In the year when Jean-Luc Godard shoots La Chinoise, Jean Rouch, maybe not by pure chance, makes up his mind and films Marie-France and Véronique aka Les veuves de 15 ans. Both these films have a lot in common: they are pure fictions, one is an autobiographical, half documentary film, in which Godard, "the most prominent filmmaker of his generation", falls in love with Anne Wiazemsky, his 20 years old girl-friend, and marries her. The other film, the short film by Rouch, resembles that of his friend in that it reveals of two Parisian lovers in vogue, akin filmmakers of the Nouvelle Vague, who film, in the form of essay, ubiquous meetings with girls who will be the stars in their cinéma-vérité.
The Chinese is a political film. The 15-year-old widows is an ethnographic film. These films are different in species, but identical in singularity. They are still alike in their success, as objects of contradictory criticism which gave rise to delusions. Godard, uncomfortable with his fault, ponders, asking himself questions about the effectiveness of his methods and the qualities of his art. Jean Rouch, amusing himself with certain temptations, does not care about methods. He does not care about rules. He alone follows that of liberty, the one that best serves him, that in which he feels at ease. He is a happy man.
But life does not bring us only good things or happy encounters. Chance is there, at the meeting point where one and the other, Rouch and Godard, are often found. The Chinese will compete at the 28th Venice International Film Festival (1967) and will have the special prize of the jury while the 15-year-old Widows will be refused in competition but accepted in private session, a blow of censorship that Rouch denounces forbidding its screening. The fabric of such occurrences – a matter forgotten by many who write about the history of cinema – is the corpus of what is yet to be discovered.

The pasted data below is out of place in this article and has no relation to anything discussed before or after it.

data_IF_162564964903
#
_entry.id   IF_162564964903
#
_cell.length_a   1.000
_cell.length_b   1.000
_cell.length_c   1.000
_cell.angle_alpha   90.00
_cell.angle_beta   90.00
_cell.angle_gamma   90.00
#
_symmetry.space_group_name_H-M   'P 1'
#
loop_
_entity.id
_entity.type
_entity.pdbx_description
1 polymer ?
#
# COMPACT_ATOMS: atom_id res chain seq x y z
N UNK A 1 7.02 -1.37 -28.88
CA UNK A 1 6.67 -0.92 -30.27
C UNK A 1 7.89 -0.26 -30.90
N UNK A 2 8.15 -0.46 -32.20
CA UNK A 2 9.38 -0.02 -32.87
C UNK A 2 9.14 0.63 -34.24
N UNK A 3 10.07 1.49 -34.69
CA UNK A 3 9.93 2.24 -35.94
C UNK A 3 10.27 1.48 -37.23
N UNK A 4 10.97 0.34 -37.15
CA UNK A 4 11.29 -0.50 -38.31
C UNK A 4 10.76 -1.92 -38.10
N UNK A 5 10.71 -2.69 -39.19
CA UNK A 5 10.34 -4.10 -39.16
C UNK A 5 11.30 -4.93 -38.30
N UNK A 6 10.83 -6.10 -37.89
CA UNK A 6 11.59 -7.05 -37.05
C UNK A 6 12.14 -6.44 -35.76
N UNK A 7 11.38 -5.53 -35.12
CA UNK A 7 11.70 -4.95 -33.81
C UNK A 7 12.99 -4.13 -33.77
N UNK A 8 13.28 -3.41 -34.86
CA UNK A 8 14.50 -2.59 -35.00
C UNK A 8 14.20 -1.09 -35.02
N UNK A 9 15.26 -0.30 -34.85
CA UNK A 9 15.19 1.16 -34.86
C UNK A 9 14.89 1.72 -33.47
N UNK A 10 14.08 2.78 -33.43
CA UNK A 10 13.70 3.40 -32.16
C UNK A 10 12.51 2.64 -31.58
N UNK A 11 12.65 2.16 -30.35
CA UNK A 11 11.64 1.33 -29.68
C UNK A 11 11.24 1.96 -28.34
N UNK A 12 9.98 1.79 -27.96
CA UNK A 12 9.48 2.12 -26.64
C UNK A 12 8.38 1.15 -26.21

There are more and more lucky chances like these, which lead us, fifty years later, to see “the fearsome Godard”, Le Redoutable, in the Venice Film Festival and to hear Veronique, the Chinese girl-friend of the undisputed master, read aloud, in a stern tone, in full fiction, “around the fifty-ninth minute of screening”, improvising outside the script. Between pure militant narrative and pure ethnographic fiction there are windows that open onto a new landscape, that is to say on unexpected things that we will see on the screen, eyes open on what attracts us.